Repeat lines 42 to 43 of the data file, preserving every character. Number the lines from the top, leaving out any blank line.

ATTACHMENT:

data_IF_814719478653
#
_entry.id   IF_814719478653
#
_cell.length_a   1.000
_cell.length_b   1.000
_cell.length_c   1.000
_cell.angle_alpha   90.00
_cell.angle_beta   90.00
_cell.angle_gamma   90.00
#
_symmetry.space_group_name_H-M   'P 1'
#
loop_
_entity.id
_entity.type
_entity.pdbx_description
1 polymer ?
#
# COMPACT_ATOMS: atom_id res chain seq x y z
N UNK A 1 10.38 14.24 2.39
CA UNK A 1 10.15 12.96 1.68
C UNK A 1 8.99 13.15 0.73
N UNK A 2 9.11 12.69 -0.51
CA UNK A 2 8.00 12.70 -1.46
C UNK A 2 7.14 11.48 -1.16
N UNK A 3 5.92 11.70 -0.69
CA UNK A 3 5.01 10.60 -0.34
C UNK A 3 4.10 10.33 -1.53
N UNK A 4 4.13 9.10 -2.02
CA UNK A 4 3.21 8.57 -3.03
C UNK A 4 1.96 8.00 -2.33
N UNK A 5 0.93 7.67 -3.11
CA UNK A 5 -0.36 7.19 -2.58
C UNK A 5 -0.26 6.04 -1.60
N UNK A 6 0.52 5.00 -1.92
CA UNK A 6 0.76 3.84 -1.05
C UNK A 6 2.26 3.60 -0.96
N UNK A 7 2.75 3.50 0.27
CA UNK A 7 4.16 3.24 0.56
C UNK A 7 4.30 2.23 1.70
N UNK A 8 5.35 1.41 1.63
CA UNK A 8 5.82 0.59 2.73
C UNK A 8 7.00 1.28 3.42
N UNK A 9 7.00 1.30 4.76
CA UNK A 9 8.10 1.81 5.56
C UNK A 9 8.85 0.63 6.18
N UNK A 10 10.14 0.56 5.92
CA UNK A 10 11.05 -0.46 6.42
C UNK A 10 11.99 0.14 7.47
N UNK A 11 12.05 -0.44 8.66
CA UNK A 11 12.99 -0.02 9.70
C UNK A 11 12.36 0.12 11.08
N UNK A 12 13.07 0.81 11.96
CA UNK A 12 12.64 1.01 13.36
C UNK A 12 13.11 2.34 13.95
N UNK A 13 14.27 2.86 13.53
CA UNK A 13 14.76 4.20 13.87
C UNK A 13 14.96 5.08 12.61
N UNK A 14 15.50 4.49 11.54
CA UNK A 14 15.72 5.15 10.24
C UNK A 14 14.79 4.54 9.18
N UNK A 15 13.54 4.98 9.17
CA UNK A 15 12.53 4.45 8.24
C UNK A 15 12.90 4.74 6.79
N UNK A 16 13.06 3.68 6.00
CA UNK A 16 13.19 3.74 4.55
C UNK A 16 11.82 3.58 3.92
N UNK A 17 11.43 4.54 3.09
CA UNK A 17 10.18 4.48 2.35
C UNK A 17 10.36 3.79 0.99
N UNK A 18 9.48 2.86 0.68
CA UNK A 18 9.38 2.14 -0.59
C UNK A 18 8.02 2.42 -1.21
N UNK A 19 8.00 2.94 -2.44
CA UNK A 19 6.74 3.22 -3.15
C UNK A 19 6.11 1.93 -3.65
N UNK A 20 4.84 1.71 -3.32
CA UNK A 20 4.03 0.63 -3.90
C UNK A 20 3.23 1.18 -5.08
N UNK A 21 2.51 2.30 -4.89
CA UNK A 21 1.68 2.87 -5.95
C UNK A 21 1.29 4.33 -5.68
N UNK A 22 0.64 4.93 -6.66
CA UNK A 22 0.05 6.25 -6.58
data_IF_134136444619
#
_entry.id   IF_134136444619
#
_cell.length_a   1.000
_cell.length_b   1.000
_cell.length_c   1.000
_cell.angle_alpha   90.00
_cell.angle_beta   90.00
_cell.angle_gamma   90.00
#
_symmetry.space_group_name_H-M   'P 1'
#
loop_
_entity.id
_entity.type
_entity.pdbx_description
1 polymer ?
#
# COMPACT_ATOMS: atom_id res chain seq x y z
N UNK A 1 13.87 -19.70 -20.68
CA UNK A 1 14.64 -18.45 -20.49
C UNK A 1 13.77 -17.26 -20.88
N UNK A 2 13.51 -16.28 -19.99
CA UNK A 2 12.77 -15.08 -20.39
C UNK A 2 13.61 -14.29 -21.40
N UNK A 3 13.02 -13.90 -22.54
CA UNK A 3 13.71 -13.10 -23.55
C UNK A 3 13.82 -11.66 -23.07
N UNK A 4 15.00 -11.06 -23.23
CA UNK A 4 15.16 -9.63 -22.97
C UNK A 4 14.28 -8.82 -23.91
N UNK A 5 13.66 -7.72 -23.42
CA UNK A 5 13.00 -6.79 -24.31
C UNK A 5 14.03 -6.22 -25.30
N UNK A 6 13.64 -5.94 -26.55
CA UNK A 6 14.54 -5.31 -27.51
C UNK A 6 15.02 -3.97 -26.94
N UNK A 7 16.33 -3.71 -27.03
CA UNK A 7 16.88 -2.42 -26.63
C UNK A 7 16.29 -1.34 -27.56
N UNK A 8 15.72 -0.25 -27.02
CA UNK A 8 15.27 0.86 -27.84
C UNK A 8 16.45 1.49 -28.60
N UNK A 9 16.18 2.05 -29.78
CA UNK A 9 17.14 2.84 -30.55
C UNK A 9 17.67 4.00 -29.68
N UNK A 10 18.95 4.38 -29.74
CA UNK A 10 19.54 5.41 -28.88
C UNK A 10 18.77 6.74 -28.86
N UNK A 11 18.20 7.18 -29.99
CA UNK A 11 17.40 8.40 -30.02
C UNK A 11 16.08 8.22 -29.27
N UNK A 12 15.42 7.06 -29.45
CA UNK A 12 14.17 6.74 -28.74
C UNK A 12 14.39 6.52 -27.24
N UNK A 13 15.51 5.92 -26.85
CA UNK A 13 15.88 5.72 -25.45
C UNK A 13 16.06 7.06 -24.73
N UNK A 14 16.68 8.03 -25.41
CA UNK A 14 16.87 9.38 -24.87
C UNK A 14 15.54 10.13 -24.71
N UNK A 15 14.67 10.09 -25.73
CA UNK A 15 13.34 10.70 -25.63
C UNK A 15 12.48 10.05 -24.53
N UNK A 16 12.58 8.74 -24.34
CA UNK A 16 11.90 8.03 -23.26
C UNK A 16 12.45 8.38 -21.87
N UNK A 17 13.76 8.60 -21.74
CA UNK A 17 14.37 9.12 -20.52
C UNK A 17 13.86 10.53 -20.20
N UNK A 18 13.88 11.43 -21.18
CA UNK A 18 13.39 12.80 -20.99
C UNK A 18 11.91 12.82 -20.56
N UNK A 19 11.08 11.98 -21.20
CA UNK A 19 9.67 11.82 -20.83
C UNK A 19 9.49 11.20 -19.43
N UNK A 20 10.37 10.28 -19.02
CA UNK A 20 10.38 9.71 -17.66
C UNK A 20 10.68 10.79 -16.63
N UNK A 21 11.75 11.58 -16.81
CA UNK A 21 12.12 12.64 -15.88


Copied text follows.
N UNK A 8 5.35 1.41 1.63
CA UNK A 8 5.82 0.59 2.73